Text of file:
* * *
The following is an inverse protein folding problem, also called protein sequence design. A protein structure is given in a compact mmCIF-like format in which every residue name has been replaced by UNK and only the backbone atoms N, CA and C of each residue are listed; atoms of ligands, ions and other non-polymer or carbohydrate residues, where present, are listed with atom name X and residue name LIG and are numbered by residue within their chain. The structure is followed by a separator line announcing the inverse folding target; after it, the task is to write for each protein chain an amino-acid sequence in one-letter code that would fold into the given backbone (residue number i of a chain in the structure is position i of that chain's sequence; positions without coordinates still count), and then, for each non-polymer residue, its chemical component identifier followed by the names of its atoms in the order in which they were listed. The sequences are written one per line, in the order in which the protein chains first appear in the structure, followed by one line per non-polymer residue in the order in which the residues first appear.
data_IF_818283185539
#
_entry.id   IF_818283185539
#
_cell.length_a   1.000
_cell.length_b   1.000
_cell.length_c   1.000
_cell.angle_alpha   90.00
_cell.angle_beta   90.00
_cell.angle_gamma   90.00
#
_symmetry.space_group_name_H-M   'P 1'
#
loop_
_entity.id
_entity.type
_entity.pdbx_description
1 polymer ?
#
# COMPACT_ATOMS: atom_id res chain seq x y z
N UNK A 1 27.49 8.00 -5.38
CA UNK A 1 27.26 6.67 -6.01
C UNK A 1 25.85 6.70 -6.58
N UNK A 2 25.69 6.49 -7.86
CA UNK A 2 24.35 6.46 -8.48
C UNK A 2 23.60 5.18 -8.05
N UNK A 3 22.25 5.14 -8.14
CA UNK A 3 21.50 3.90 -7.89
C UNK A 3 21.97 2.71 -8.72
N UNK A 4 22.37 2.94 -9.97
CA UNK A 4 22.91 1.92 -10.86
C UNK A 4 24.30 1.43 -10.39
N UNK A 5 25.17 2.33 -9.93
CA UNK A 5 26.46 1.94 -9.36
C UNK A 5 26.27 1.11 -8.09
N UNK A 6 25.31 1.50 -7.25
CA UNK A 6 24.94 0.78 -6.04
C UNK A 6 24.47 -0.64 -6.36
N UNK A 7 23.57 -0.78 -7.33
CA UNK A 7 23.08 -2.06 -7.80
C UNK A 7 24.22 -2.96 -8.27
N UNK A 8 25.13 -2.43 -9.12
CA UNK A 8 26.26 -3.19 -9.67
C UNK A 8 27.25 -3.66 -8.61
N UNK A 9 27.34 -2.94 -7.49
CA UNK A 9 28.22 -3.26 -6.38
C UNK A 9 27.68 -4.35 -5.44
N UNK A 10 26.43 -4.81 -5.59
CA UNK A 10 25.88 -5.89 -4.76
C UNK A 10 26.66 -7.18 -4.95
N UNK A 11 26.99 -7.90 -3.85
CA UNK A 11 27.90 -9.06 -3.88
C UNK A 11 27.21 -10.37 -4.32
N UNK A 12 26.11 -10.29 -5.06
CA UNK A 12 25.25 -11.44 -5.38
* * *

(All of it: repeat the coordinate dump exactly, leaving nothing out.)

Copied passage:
The following is an inverse protein folding problem, also called protein sequence design. A protein structure is given in a compact mmCIF-like format in which every residue name has been replaced by UNK and only the backbone atoms N, CA and C of each residue are listed; atoms of ligands, ions and other non-polymer or carbohydrate residues, where present, are listed with atom name X and residue name LIG and are numbered by residue within their chain. The structure is followed by a separator line announcing the inverse folding target; after it, the task is to write for each protein chain an amino-acid sequence in one-letter code that would fold into the given backbone (residue number i of a chain in the structure is position i of that chain's sequence; positions without coordinates still count), and then, for each non-polymer residue, its chemical component identifier followed by the names of its atoms in the order in which they were listed. The sequences are written one per line, in the order in which the protein chains first appear in the structure, followed by one line per non-polymer residue in the order in which the residues first appear.
data_IF_818283185539
#
_entry.id   IF_818283185539
#
_cell.length_a   1.000
_cell.length_b   1.000
_cell.length_c   1.000
_cell.angle_alpha   90.00
_cell.angle_beta   90.00
_cell.angle_gamma   90.00
#
_symmetry.space_group_name_H-M   'P 1'
#
loop_
_entity.id
_entity.type
_entity.pdbx_description
1 polymer ?
#
# COMPACT_ATOMS: atom_id res chain seq x y z
N UNK A 1 27.49 8.00 -5.38
CA UNK A 1 27.26 6.67 -6.01
C UNK A 1 25.85 6.70 -6.58
N UNK A 2 25.69 6.49 -7.86
CA UNK A 2 24.35 6.46 -8.48
C UNK A 2 23.60 5.18 -8.05
N UNK A 3 22.25 5.14 -8.14
CA UNK A 3 21.50 3.90 -7.89
C UNK A 3 21.97 2.71 -8.72
N UNK A 4 22.37 2.94 -9.97
CA UNK A 4 22.91 1.92 -10.86
C UNK A 4 24.30 1.43 -10.39
N UNK A 5 25.17 2.33 -9.93
CA UNK A 5 26.46 1.94 -9.36
C UNK A 5 26.27 1.11 -8.09
N UNK A 6 25.31 1.50 -7.25
CA UNK A 6 24.94 0.78 -6.04
C UNK A 6 24.47 -0.64 -6.36
N UNK A 7 23.57 -0.78 -7.33
CA UNK A 7 23.08 -2.06 -7.80
C UNK A 7 24.22 -2.96 -8.27
N UNK A 8 25.13 -2.43 -9.12
CA UNK A 8 26.26 -3.19 -9.67
C UNK A 8 27.25 -3.66 -8.61
N UNK A 9 27.34 -2.94 -7.49
CA UNK A 9 28.22 -3.26 -6.38
C UNK A 9 27.68 -4.35 -5.44
N UNK A 10 26.43 -4.81 -5.59
CA UNK A 10 25.88 -5.89 -4.76
C UNK A 10 26.66 -7.18 -4.95
N UNK A 11 26.99 -7.90 -3.85
CA UNK A 11 27.90 -9.06 -3.88
C UNK A 11 27.21 -10.37 -4.32
N UNK A 12 26.11 -10.29 -5.06
CA UNK A 12 25.25 -11.44 -5.38